Why I'm Staying at the Institute

The word is out per our last blog, Chris Spence is leaving, sadly, his Director role at the Institute at the Golden Gate – but for good reason! I’m thrilled and honored to be staying at the Institute and taking on the Acting Director position.

Filling Chris’s shoes will undoubtedly be a formidable task, fortunately I am stepping in when the Institute has much success and many accomplishments to build upon. And my job is made that much easier (and enjoyable) by the brilliant and committed Institute team.

A colleague asked me what I’ve learned in the year I’ve been with the Institute that best prepares me for this transition and my new role. Reflecting on the question, the concept of being curious came first to mind as a potent leadership attribute.

Curiosity is one of the most valuable tools to help us connect, motivate, and inspire. It’s the seed of every new idea and a springboard for greater progress or disruptive innovation. For me it goes even deeper, curiosity isn’t just about finding the next big idea, it is the common denominator to make connections and gain understanding of others. It’s an organic regulator for openness and practicing humility – letting us see value in diverse perspectives. It brings the added benefit of often providing unexpected delight in the act of discovery.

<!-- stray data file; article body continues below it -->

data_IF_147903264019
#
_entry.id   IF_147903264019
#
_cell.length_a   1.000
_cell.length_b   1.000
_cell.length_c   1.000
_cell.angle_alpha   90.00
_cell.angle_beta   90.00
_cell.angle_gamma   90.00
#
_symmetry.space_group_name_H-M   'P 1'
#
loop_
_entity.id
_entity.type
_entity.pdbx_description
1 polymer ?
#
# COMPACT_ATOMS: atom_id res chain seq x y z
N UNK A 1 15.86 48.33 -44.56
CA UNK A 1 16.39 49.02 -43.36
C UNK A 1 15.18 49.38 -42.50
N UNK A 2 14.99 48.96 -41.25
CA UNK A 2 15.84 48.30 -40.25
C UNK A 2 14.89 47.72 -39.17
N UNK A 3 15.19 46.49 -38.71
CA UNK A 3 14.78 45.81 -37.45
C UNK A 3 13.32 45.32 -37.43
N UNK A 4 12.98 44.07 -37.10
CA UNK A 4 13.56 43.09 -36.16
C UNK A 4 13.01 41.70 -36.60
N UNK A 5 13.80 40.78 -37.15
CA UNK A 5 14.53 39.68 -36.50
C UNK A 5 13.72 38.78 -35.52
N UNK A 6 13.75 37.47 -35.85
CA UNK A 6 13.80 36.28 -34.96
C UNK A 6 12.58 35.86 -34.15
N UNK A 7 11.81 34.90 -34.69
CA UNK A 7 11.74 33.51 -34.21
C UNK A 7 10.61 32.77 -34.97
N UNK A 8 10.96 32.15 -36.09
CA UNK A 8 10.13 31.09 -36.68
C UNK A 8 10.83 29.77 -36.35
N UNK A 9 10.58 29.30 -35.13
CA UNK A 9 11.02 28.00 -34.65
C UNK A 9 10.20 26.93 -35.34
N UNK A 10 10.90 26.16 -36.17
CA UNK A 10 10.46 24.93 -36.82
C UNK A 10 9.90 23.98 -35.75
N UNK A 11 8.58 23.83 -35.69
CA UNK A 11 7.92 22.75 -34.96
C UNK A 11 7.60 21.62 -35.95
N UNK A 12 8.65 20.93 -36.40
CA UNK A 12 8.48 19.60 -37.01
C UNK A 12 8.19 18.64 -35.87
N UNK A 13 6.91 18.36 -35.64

Curiosity is also a natural part of the Institute’s work and culture. We’re energized, rather than intimidated, by complex issues facing parks and public lands. Our explorative approach is usually less about having the perfect solution and more about asking the right questions throughout a process. We start by asking questions – much of this done working with and for partners – pushing beyond conventional boundaries.

I feel energized by both the challenges and opportunities ahead for the Institute. We know our parks are precious resources but we’re just getting started as seeing them as powerful assets for addressing complex human challenges. As we discover a new future for parks, whether that be as a solution to the public health crisis or as a generator of social cohesion, their value will only increase. Now more than ever, we all need to keep calm and stay curious!

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